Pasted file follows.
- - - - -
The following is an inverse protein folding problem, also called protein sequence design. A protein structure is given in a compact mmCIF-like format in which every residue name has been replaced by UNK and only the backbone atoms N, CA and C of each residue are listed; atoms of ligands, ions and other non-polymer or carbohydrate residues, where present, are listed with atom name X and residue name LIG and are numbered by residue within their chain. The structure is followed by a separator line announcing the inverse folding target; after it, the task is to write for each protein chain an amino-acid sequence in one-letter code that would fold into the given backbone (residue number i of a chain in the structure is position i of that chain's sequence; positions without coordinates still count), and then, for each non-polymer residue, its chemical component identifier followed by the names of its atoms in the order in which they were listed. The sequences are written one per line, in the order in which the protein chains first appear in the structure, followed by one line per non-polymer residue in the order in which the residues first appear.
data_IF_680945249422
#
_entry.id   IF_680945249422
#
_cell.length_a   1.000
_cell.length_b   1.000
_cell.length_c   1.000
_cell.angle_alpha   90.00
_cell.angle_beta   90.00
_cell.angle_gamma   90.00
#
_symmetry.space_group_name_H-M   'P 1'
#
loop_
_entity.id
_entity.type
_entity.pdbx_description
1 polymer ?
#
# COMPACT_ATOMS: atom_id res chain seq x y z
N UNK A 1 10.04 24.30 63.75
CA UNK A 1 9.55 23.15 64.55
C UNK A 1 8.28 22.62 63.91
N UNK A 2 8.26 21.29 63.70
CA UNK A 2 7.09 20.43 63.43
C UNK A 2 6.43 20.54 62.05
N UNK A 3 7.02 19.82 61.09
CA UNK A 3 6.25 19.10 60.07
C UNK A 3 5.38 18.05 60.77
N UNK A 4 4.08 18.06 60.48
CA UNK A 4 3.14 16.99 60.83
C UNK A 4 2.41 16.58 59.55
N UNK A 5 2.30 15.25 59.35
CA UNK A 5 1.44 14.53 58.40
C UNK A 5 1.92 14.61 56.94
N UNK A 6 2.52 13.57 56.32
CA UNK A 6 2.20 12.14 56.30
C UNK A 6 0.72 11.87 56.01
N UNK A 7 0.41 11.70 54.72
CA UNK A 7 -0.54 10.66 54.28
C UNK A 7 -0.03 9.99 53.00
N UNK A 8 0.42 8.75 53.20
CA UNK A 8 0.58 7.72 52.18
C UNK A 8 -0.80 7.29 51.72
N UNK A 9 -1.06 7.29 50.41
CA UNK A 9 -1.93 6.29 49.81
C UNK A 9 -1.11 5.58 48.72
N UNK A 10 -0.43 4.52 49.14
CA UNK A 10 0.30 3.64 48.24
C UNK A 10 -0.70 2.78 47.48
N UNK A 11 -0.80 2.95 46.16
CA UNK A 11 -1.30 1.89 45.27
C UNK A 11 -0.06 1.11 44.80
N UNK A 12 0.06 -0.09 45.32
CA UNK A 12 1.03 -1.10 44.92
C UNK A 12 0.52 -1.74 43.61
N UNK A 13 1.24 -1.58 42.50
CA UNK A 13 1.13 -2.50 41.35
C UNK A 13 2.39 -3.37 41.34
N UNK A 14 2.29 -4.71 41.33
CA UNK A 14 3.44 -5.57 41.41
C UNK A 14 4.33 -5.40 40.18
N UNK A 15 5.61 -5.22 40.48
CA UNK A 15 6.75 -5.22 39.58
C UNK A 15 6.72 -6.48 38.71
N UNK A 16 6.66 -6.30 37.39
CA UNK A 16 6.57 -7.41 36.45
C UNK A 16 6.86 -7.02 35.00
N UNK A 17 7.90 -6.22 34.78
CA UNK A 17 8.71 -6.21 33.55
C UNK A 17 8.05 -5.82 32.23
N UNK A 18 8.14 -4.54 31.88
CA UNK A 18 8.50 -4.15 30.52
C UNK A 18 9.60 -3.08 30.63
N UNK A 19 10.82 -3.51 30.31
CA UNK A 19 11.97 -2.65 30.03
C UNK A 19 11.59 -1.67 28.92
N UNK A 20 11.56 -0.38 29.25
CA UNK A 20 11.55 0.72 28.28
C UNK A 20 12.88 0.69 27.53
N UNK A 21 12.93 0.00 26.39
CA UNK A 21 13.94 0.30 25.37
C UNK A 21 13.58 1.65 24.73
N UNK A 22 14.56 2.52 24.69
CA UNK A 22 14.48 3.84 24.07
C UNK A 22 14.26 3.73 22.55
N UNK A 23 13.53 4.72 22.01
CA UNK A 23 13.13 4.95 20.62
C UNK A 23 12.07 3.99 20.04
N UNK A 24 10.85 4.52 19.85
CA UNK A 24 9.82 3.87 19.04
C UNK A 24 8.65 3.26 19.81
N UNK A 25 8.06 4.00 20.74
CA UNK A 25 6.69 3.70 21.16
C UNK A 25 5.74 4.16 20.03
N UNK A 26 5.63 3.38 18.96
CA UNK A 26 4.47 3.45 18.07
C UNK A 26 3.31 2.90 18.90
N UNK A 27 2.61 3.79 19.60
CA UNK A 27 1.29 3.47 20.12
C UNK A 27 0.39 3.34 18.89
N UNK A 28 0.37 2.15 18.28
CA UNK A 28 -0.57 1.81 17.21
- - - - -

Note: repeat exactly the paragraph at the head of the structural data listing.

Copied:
The following is an inverse protein folding problem, also called protein sequence design. A protein structure is given in a compact mmCIF-like format in which every residue name has been replaced by UNK and only the backbone atoms N, CA and C of each residue are listed; atoms of ligands, ions and other non-polymer or carbohydrate residues, where present, are listed with atom name X and residue name LIG and are numbered by residue within their chain. The structure is followed by a separator line announcing the inverse folding target; after it, the task is to write for each protein chain an amino-acid sequence in one-letter code that would fold into the given backbone (residue number i of a chain in the structure is position i of that chain's sequence; positions without coordinates still count), and then, for each non-polymer residue, its chemical component identifier followed by the names of its atoms in the order in which they were listed. The sequences are written one per line, in the order in which the protein chains first appear in the structure, followed by one line per non-polymer residue in the order in which the residues first appear.